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Fitbit Versa 4: first assessment: Sense lite?

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BERLIN (Pocket-lint) – Fitbit has launched a series of new fitness-tracking products ahead of the hectic holiday season, updating its tiny Inspire wristband as well as its two watches: Versa and Sense . In this essay, we focus on the first.

Both devices are very similar to each other, offering many identical features in a virtually identical design. So what exactly does the Versa 4 have to offer? Should you buy it or choose the more expensive Sense 2? We tested it to find out what exactly the Versa 4 offers.

Our quick review

For those looking for a watch that offers a range of fitness and wellness tracking features, works with any smartphone, and offers conveniences like wrist payments and voice calls, you can’t. can’t really go wrong with the Fitbit Versa 4.

It might be a bit basic compared to the Apple Watch, Samsung Galaxy Watch 5 or Garmin’s top models, but it’s got all the features you’ve come to expect from a watch. market-leading fitness. In the near future, it will even allow payments to be made through Google’s Wallet service, which is supported by many banks in many regions.

Sure, you’re missing the ECG and a few other advanced tracking features (like stress management) offered by the Sense 2’s more advanced sensors, but you’ve got all the basics and more. , all for a reasonable price.

Fitbit Versa 4: first assessment: Sense lite?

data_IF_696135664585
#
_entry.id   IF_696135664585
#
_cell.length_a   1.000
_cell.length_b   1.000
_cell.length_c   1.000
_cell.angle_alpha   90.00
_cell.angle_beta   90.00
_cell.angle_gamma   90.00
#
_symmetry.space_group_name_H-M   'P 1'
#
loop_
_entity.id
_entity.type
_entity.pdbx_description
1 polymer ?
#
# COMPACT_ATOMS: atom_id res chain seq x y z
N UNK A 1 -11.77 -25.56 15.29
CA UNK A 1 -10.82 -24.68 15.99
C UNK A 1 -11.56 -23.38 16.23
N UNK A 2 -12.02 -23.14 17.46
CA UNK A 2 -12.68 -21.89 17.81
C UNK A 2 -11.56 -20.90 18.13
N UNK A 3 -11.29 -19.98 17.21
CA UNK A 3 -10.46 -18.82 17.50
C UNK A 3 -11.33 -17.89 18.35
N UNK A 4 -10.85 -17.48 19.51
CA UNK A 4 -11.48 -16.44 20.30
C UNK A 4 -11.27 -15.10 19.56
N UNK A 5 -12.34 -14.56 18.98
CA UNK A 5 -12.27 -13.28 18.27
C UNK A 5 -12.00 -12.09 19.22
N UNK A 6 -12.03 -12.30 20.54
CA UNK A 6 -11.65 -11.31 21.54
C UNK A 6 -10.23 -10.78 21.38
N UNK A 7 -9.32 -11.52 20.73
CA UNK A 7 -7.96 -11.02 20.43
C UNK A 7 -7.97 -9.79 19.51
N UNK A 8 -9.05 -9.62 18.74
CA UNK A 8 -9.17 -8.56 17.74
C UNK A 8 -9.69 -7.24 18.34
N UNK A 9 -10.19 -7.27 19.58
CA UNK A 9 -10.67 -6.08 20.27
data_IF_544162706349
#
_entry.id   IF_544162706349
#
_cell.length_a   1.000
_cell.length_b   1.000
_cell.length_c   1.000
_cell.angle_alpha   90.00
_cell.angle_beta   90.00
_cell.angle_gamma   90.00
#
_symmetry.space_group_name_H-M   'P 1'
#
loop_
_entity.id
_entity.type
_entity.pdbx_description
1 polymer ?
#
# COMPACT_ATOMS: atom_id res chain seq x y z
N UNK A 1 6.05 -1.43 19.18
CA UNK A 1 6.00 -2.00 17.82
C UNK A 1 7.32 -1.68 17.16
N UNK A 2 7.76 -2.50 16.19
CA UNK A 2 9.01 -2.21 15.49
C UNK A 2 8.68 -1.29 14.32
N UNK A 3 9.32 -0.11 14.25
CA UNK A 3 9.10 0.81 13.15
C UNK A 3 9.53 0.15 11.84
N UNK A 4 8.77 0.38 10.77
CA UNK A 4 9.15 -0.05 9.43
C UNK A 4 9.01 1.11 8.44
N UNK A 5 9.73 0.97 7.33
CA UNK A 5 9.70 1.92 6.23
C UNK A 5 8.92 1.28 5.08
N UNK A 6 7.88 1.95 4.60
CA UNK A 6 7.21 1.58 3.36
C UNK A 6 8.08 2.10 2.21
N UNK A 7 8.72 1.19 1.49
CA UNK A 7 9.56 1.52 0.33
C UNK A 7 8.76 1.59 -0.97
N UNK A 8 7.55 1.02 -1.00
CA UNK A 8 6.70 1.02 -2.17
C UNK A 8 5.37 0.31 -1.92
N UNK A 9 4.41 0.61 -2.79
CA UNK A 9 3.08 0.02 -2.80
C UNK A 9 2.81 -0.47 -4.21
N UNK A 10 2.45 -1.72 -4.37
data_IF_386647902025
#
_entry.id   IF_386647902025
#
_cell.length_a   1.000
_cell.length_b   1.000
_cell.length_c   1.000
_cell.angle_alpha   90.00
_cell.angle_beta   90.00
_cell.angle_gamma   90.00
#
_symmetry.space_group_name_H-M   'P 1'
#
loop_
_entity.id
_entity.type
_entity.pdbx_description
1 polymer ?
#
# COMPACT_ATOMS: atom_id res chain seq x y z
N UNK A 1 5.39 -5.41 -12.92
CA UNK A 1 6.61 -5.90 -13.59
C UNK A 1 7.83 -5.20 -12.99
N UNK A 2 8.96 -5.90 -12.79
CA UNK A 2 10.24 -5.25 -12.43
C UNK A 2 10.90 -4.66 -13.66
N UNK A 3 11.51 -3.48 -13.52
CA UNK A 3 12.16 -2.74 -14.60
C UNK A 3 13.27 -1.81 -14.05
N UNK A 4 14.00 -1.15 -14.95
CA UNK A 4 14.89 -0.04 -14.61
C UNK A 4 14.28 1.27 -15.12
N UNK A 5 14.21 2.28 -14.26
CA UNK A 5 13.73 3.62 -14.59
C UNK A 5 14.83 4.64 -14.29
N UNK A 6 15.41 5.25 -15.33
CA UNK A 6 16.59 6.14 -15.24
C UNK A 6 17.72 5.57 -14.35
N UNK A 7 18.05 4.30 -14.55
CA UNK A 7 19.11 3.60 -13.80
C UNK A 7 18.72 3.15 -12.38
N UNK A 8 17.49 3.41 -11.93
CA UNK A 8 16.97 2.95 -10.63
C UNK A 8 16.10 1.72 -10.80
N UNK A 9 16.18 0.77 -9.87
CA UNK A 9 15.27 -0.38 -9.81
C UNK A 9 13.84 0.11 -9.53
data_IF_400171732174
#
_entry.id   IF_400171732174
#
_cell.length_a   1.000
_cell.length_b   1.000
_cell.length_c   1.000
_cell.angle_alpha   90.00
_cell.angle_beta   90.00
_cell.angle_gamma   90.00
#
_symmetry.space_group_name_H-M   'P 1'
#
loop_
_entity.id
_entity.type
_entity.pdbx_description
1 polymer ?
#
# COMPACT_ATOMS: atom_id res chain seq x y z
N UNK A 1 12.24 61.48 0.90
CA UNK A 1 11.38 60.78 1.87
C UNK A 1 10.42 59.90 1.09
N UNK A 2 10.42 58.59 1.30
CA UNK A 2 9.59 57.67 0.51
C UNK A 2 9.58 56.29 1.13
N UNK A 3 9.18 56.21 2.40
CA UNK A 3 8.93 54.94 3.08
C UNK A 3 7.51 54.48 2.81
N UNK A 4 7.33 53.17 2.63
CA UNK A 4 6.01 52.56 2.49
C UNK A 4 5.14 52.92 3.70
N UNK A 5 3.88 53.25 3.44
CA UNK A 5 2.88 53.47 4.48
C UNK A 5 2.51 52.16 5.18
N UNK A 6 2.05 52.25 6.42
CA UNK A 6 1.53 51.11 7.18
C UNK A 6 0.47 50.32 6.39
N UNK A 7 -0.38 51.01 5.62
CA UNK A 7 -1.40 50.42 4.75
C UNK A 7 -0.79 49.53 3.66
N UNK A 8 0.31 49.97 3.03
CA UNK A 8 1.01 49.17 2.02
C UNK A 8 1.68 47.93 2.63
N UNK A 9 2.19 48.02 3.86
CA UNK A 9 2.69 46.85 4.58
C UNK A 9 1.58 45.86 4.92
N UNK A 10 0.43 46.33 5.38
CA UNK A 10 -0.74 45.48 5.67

• Light and comfortable
  • Many custom strap options
  • Not too expensive

  • Some features are locked behind the premium paywall
  • The sensors are not as advanced as those of Sense 2.


  • Water resistance to 50m
  • Four color choices
  • Interchangeable straps

As we mentioned in our Sense 2 review, the Versa’s design is virtually identical to its more expensive sibling. In fact, if you don’t look at the makeup of the sensors on the underside, you’d be hard-pressed to tell which is which. Indeed, visually, this array of sensors is really the only significant differentiator.

This means the Versa 4 has the classic shape of a Fitbit watch. It’s a basically square case, but with curves on the sides, rounded edges and rounded corners. This softens what would otherwise be a very straight-lined device if there were only right angles and flat edges.

Pocket-lintFitbit Versa 4 8 Hardware Photo

Even the glass that covers the screen and the glossy underside are curved and rounded to seamlessly blend into the design of the case, which not only gives it that soft and harmless aesthetic, but also makes it comfortable to use and wear.

There’s only one button on this model, located on the left side of the case, and it’s a real clickable button, not the touch panel that Fitbit has experimented with before (with results mixed).

As an added bonus, it is also highly water resistant and can survive depths of up to 50 meters. So whether you’re working out and sweating profusely, running outdoors in the pouring rain, or swimming in a lake or pool, your Fitbit will hold up just fine.